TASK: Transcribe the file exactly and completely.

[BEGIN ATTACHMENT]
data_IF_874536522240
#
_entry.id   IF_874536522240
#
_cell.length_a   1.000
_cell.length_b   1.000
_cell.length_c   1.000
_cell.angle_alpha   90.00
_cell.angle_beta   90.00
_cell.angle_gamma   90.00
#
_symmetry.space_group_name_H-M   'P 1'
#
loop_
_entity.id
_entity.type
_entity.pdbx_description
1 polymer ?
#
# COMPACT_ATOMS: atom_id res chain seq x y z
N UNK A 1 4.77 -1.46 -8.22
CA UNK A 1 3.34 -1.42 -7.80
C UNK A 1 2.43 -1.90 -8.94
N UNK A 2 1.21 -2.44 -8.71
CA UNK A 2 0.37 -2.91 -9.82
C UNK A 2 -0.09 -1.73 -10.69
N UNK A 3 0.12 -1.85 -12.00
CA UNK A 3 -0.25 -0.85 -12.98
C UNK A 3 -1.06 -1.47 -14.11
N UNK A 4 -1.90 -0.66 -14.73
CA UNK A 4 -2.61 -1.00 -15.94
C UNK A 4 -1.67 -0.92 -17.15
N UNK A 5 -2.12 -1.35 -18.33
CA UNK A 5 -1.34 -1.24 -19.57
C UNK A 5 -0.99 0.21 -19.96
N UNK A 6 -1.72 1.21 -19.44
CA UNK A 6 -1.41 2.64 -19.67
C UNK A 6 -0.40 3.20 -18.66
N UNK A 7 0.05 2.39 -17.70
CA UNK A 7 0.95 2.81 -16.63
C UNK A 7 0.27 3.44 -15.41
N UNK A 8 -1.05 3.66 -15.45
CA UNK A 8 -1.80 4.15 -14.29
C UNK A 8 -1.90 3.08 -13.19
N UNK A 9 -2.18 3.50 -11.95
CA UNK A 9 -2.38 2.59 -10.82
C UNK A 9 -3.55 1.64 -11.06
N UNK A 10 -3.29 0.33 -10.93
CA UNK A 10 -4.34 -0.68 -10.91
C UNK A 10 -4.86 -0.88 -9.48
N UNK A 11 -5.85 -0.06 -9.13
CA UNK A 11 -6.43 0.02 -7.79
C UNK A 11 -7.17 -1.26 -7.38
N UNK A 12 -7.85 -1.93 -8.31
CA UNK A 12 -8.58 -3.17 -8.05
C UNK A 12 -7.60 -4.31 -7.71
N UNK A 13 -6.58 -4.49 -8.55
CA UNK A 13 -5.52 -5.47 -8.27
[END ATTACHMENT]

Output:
data_IF_874536522240
#
_entry.id   IF_874536522240
#
_cell.length_a   1.000
_cell.length_b   1.000
_cell.length_c   1.000
_cell.angle_alpha   90.00
_cell.angle_beta   90.00
_cell.angle_gamma   90.00
#
_symmetry.space_group_name_H-M   'P 1'
#
loop_
_entity.id
_entity.type
_entity.pdbx_description
1 polymer ?
#
# COMPACT_ATOMS: atom_id res chain seq x y z
N UNK A 1 4.77 -1.46 -8.22
CA UNK A 1 3.34 -1.42 -7.80
C UNK A 1 2.43 -1.90 -8.94
N UNK A 2 1.21 -2.44 -8.71
CA UNK A 2 0.37 -2.91 -9.82
C UNK A 2 -0.09 -1.73 -10.69
N UNK A 3 0.12 -1.85 -12.00
CA UNK A 3 -0.25 -0.85 -12.98
C UNK A 3 -1.06 -1.47 -14.11
N UNK A 4 -1.90 -0.66 -14.73
CA UNK A 4 -2.61 -1.00 -15.94
C UNK A 4 -1.67 -0.92 -17.15
N UNK A 5 -2.12 -1.35 -18.33
CA UNK A 5 -1.34 -1.24 -19.57
C UNK A 5 -0.99 0.21 -19.96
N UNK A 6 -1.72 1.21 -19.44
CA UNK A 6 -1.41 2.64 -19.67
C UNK A 6 -0.40 3.20 -18.66
N UNK A 7 0.05 2.39 -17.70
CA UNK A 7 0.95 2.81 -16.63
C UNK A 7 0.27 3.44 -15.41
N UNK A 8 -1.05 3.66 -15.45
CA UNK A 8 -1.80 4.15 -14.29
C UNK A 8 -1.90 3.08 -13.19
N UNK A 9 -2.18 3.50 -11.95
CA UNK A 9 -2.38 2.59 -10.82
C UNK A 9 -3.55 1.64 -11.06
N UNK A 10 -3.29 0.33 -10.93
CA UNK A 10 -4.34 -0.68 -10.91
C UNK A 10 -4.86 -0.88 -9.48
N UNK A 11 -5.85 -0.06 -9.13
CA UNK A 11 -6.43 0.02 -7.79
C UNK A 11 -7.17 -1.26 -7.38
N UNK A 12 -7.85 -1.93 -8.31
CA UNK A 12 -8.58 -3.17 -8.05
C UNK A 12 -7.60 -4.31 -7.71
N UNK A 13 -6.58 -4.49 -8.55
CA UNK A 13 -5.52 -5.47 -8.27